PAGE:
The emails indicate that Evans’ son met with Digi Outdoor Media on June 10. Greg Miller, the firm’s  chief operating officer, emails him an offer letter on June 17 and copies MacCord, who promptly notifies  Evans and Grant of the offer. The letter, addressed to John Evans at his father’s home address, informs him that he will start as a Marketing Intern earning $20 per hour based on a 40-hour week, and that he should report for the two-month internship on June 27, to work through September 1.

Meredith McGehee, executive director at Issue One, a nonpartisan, nonprofit organization that focuses on political reform and government ethics, believes the internship offer to be “wholly unethical. Giving jobs to the children of public officials is a clear example of trying to figure out what it takes to get on that politician’s radar. This is where the rubber meets the road.”

Government affairs lobbyist Craig Holman of the non-profit watchdog group Public Citizen says the Evans-MacCord relationship typifies what many other cities have fought against: a culture of businesses expecting to offer something of value to elected officials whose support they seek. “Dozens of local jurisdictions and 15 states have passed anti pay-to-play laws to deal with their own corruption abuses,” Holman says, “but so far not D.C.”

Evans did not return calls for this story.

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D.C. Office of Attorney General Exhibit #2, District of Columbia v. Digi Communications LLC, 812 6th St, NE Washington, DC 20002: Mock-up picture of 1200 New Hampshire Ave, NW.

By August 2016, DCRA had begun enforcing digital sign regulations, but installation continued. “Hi Barbara,” writes Tom Lipinsky, Evans’ former spokesman, to Barbara Richardson at WMATA, copying Evans, on August 18, 2016:

“Please allow me to introduce Don MacCord and Greg Miller from Digi Outdoor Media. They are doing installation work on the Homer and Woodies Buildings around the Metro Center station and are hoping to get in touch with the right person at Metro to access the station entrances overnight to help complete their work on the buildings. They’ll be able to better explain exactly the work they’ll be doing to determine who is the best contact.”

Failure to heed DCRA’s regulatory authority prompted D.C. Attorney General Karl Racine to seek an injunction against the firm Digi Outdoor Media had contracted with. (Digi Media Communications LLC, is registered in Delaware, and through a spokesperson says it no longer has anything to do with Digi Outdoor Media or MacCord, who for a time served on its board.)

Yet MacCord still had an ally in Evans. Emails show the veteran lawmaker directing MacCord to round up contributions to the Hillary for Victory Fund, so that the two could attend a fundraiser and “Conversation with Hillary Clinton” in Nantucket on August 20, 2016. “Don, Please forward any addition [sic] attendees and follow the directions,” Evans writes. “Don – please see the email below,” he persists, on August 31, forwarding an email from the Clinton campaign titled “Action Required.”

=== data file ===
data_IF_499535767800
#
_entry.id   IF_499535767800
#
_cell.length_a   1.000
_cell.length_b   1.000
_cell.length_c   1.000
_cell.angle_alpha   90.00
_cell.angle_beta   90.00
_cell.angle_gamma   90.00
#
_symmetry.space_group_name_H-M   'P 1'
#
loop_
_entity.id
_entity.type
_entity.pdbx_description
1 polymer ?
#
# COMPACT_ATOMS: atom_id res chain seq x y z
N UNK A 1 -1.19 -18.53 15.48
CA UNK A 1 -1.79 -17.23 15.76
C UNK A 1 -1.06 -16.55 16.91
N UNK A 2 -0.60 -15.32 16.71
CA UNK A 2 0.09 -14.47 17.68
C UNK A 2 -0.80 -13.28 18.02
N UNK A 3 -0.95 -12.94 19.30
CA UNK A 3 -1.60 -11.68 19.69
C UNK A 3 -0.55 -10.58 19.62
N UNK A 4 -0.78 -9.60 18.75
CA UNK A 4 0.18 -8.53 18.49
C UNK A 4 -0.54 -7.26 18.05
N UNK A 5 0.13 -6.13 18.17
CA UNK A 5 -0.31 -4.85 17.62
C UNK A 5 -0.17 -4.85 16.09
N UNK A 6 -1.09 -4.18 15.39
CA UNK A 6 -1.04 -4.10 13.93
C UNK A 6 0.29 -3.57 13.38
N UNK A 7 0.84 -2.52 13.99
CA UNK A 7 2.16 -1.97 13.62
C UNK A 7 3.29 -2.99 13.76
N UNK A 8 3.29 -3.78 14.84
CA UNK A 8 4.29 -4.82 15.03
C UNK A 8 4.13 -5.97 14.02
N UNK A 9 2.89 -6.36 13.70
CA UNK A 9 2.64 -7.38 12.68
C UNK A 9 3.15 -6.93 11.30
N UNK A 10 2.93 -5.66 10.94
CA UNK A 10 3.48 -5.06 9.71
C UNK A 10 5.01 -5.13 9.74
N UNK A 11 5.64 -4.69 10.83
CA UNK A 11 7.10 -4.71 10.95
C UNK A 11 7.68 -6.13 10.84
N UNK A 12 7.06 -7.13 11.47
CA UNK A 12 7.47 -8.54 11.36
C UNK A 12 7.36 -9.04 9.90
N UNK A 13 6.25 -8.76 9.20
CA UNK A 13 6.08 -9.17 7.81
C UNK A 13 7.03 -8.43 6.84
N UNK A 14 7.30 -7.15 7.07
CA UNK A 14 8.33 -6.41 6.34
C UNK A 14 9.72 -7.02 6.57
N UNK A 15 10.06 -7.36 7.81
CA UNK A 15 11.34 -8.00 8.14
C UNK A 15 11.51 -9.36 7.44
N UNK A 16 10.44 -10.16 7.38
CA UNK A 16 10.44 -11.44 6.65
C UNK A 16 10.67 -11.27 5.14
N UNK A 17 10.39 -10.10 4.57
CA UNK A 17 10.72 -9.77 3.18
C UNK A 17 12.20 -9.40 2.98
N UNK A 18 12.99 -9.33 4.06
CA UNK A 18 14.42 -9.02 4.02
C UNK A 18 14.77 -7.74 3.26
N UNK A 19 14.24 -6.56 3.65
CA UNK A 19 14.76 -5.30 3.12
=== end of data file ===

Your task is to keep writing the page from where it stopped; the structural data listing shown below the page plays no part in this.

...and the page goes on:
“Is it possible to for [sic] the attached document to the individuals listed below so they can submit the form to the Clinton campaign. I am copying Leo Liu who is coordinating this effort on behalf of the campaign. Thanks”

MacCord jumps into action.

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In a flurry of emails MacCord then gathers a half dozen $2,700 checks from Digi Outdoor Media principals and associates and forwards them to Evans and Grant. (Eventually, Evans bundled more than $50,000 for Clinton from MacCord and his associates, and developers with ties to Mayor Muriel Bowser.)

Evans wasn’t the only elected official MacCord and his associates courted. Campaign finance records show them spreading campaign cash all around the Council, as lobbyists David Wilmot and J.R. Meyers worked the halls of the Wilson Building. Meyers, a member of Bowser’s inner circle, began lobbying Evans on September 19, 2016, on behalf of Digi Outdoor Media, according to an activity report he filed with the Board of Ethics and Government Affairs, to discuss “legislation.”

Meantime, campaign cash from MacCord, Digi Outdoor Media, and the firm’s executives, associates, investors, and related entities flowed. According to reports filed with the Office of Campaign Finance, the same list of contributors to the Clinton campaign, along with Digi Outdoor Media and its related entities, put more than $20,000 into the campaign and constituent service funds of D.C. Councilmembers.

It was time for Evans to make a move. In late November, he introduced emergency legislation that would allow digital sign installation to continue, regardless of what DCRA or Racine had to say about it.

Wilmot and Meyers got to work. It was not widely known that Wilmot represented Digi Media Communications. MacCord was the face of the franchise. At-large Councilmember Elissa Silverman says she met with MacCord and Meyers on behalf of Digi Outdoor Media on November 28, 2016, to discuss Evans’ emergency legislation. Though Wilmot, who was not registered as a lobbyist for either firm at the time, arranged the meeting, Silverman says she was unaware of Digi Media Communications.